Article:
- Four drug offenders have been selected to be hanged first
- President is adamant in ending moratorium on death penalty
- Drug traffickers kill thousands of our citizens every year
The Trump administration’s initiative to combat the drug epidemic aims to reduce drug demand, curtail illicit drug supply and expand addiction treatment. But the aspect that caught headlines was President Trump’s repeated emphasis on seeking the death penalty for drug traffickers.
Sri Lankan President, Maithripala Sirisena seems to have taken a cue from President Trump. He has publicly expressed his resolve to resume executions in Sri Lanka with immediate effect. On his instructions, two hangmen have already been recruited and he himself has selected four prisoners convicted of drug offences to be hanged first.
Sri Lanka has not executed anyone since 1976 and, in practical terms, has been an abolitionist state. In fact, Sri Lanka has been following world trend of moving away from capital punishment. According to Amnesty International (AI), by the end of 2018, 106 countries had fully abolished the death penalty in their legislation. Presently, 142 countries are now abolitionists in practice.
"Capital punishment does not deter people from using or trafficking drugs. We have found out enormous amount of evidence in support of this. In countries that have aggressively pursued the death penalty in recent decades, the drug market continues to flourish"
In spite of all these positive developments in the world, President Sirisena is becoming adamant in ending the moratorium on the death penalty. He stated recently that if a Bill to abolish the death penalty was brought before Parliament, he would declare a National Day of Mourning. It is difficult to understand the reasons or motives behind his decision. His announcement has been succeeded by a number of alarming actions both locally and internationally. Human Rights Commission of Sri Lanka, Office of the High Commissioner for Human Rights and the UN Special Rapporteur on the Independence of Judges and Lawyers, have highlighted that studies from different countries show people from less advantaged economic backgrounds, and those belonging to racial, ethnic or religious minorities disproportionately carry the weight of the death penalty.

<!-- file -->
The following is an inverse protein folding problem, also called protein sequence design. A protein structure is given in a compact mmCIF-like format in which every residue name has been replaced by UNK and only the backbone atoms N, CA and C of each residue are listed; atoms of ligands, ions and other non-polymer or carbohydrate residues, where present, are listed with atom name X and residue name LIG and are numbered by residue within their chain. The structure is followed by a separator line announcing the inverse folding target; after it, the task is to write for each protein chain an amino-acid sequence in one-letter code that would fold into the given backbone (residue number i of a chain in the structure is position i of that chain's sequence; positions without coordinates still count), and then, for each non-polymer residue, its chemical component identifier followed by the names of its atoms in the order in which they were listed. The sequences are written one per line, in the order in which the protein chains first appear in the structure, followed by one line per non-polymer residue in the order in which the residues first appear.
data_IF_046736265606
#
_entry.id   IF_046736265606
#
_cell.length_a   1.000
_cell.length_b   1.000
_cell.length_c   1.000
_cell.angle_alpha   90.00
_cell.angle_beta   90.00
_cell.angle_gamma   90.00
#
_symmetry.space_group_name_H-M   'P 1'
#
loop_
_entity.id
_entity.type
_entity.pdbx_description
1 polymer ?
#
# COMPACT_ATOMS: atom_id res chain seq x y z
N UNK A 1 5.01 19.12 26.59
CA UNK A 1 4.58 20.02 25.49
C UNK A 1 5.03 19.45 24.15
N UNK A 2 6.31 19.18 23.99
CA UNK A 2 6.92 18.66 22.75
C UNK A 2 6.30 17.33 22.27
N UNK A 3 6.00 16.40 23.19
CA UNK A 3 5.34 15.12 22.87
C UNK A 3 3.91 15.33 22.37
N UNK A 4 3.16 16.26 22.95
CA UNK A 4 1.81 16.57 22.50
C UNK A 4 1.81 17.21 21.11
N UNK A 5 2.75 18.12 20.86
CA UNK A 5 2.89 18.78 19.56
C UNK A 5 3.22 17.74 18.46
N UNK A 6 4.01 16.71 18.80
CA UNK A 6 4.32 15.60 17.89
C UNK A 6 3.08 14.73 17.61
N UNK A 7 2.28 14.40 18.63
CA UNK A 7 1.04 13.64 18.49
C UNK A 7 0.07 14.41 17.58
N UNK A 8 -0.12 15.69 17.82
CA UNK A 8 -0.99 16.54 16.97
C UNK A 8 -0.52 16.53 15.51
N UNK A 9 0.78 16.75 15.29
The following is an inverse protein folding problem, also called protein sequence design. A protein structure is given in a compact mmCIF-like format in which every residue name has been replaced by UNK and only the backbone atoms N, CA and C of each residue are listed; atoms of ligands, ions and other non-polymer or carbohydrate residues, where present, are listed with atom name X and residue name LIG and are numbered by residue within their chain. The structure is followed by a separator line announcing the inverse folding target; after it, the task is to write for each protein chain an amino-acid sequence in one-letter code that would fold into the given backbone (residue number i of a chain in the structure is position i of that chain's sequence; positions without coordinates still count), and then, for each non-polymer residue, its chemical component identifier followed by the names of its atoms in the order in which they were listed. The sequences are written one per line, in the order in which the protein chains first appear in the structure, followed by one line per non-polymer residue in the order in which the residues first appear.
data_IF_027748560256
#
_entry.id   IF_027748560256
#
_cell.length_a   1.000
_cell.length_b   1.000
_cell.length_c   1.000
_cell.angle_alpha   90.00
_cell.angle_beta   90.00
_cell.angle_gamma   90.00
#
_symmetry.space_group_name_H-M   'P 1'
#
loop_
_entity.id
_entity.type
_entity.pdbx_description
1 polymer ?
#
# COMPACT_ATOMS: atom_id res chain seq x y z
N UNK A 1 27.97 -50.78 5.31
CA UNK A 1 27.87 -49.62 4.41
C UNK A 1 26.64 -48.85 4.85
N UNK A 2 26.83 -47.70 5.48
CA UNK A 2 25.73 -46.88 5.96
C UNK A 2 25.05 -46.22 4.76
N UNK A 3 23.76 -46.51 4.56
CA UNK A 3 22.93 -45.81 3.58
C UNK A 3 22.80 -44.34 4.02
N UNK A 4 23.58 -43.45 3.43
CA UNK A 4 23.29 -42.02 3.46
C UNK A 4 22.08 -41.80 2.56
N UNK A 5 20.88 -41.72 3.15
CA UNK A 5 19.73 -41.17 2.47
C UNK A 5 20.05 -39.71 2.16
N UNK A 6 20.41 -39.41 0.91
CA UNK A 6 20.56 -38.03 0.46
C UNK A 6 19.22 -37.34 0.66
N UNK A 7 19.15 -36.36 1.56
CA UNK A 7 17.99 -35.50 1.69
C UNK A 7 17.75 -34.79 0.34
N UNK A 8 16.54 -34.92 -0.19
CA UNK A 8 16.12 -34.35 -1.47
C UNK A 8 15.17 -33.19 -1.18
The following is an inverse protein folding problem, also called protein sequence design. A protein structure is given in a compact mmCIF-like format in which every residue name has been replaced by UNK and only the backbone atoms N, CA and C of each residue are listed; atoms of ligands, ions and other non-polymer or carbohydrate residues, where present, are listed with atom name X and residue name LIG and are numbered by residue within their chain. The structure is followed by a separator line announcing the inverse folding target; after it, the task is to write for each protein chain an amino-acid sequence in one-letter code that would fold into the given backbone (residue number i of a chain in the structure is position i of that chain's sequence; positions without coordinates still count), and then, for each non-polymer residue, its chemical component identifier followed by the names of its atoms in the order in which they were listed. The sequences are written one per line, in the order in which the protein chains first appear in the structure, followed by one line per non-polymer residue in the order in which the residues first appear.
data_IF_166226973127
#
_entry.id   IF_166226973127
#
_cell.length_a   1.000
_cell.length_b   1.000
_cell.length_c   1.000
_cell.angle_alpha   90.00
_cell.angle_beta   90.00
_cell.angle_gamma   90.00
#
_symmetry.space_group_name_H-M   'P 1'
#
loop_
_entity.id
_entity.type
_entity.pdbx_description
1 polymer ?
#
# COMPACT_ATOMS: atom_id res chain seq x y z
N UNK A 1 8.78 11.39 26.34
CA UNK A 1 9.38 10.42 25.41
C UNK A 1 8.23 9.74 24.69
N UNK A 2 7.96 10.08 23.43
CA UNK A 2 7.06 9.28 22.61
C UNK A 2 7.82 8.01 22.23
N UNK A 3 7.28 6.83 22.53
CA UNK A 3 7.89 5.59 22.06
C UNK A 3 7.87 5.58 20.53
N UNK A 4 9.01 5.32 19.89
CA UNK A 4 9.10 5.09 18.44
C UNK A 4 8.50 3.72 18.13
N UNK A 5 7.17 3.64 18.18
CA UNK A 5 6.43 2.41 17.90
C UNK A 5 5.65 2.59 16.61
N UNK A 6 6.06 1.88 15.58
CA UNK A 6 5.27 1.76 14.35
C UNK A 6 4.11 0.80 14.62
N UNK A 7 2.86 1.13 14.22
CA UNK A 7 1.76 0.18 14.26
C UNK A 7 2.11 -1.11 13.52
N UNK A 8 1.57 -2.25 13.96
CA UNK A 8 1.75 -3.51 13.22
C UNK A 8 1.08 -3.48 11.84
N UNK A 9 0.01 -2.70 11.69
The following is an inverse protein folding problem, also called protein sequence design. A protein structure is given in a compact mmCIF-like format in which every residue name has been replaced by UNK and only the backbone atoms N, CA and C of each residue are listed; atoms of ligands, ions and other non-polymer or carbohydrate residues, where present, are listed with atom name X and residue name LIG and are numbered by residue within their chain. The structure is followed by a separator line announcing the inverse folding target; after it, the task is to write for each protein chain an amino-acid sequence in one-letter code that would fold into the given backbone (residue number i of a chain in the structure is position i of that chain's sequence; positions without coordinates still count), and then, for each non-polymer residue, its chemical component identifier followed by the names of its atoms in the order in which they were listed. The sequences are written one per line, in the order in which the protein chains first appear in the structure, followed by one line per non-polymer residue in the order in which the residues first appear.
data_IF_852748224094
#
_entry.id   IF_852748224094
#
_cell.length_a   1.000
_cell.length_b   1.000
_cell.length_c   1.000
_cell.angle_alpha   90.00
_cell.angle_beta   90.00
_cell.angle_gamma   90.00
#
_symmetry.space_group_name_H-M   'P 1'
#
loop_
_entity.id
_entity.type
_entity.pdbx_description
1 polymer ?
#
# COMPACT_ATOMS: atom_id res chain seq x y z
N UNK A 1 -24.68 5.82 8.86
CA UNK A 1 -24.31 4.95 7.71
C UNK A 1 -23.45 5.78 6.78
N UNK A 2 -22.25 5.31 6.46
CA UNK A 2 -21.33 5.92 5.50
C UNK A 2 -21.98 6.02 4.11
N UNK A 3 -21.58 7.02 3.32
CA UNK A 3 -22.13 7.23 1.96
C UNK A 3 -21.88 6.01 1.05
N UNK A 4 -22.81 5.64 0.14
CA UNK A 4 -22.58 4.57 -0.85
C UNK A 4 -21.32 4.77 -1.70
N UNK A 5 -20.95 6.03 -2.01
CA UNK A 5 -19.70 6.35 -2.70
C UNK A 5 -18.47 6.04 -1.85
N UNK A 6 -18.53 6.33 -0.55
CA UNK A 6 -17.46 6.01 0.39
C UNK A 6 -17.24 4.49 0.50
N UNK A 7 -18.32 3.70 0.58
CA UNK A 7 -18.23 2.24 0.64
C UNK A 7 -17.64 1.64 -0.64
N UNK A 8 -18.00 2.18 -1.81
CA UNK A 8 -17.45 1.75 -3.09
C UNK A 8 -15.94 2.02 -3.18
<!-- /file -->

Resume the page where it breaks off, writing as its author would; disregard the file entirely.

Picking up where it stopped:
In the meantime, Sri Lanka’s Supreme Court has issued a temporary injunction against the execution of four people, suspending President’s move to end the moratorium on capital punishment. The court banned any executions until October 30, by when it is expected to have ruled on a petition seeking a declaration that hanging breaches the country’s constitution.
M.A. Sumanthiran, a Sri Lankan legislator, parliamentarian and a lawyer representing a condemned prisoner, said death by hanging was a “cruel and degrading punishment.” He added, “It is the fundamental right of any individual not to be subjected to cruel and degrading treatment. It is on that basis we want courts to hold that execution of capital punishment is a violation of the Constitution.”
Along with Mr. Sumanthiran, more than half the world’s countries condemn this punishment for what it is – a brutal sanction that violates the right to life. But a minority of countries do not, going to great lengths to justify their continued use of it. Among the many justifications they use is that the death penalty deters drug trafficking.
But is the death penalty really the answer to drug crime – or any crime, in fact? Before answering this question, we have to go back to Trump. In a speech on combating the drug crisis, Trump said, “Drug traffickers kill so many thousands of our citizens every year. And that’s why my Department of Justice will be seeking so many much tougher penalties than we’ve ever had, and we will be focusing on a penalty for the big pushers, and that penalty is going to be the death penalty.
The Department of Justice commented later, “We will seek the death penalty against drug traffickers, where appropriate under current law.”
In 1994, President Bill Clinton signed a special crime Bill known as “the Violent Crime Control and Law Enforcement Act.” This Act greatly expanded the federal death penalty, including for those who traffic in a large quantity of narcotics. The Drug Enforcement Administration clarifies what this “large quantity” is. It says, “2mg of fentanyl (equivalent to a few grains of table salt) is considered to be a deadly dose for more than 95% of the American public.”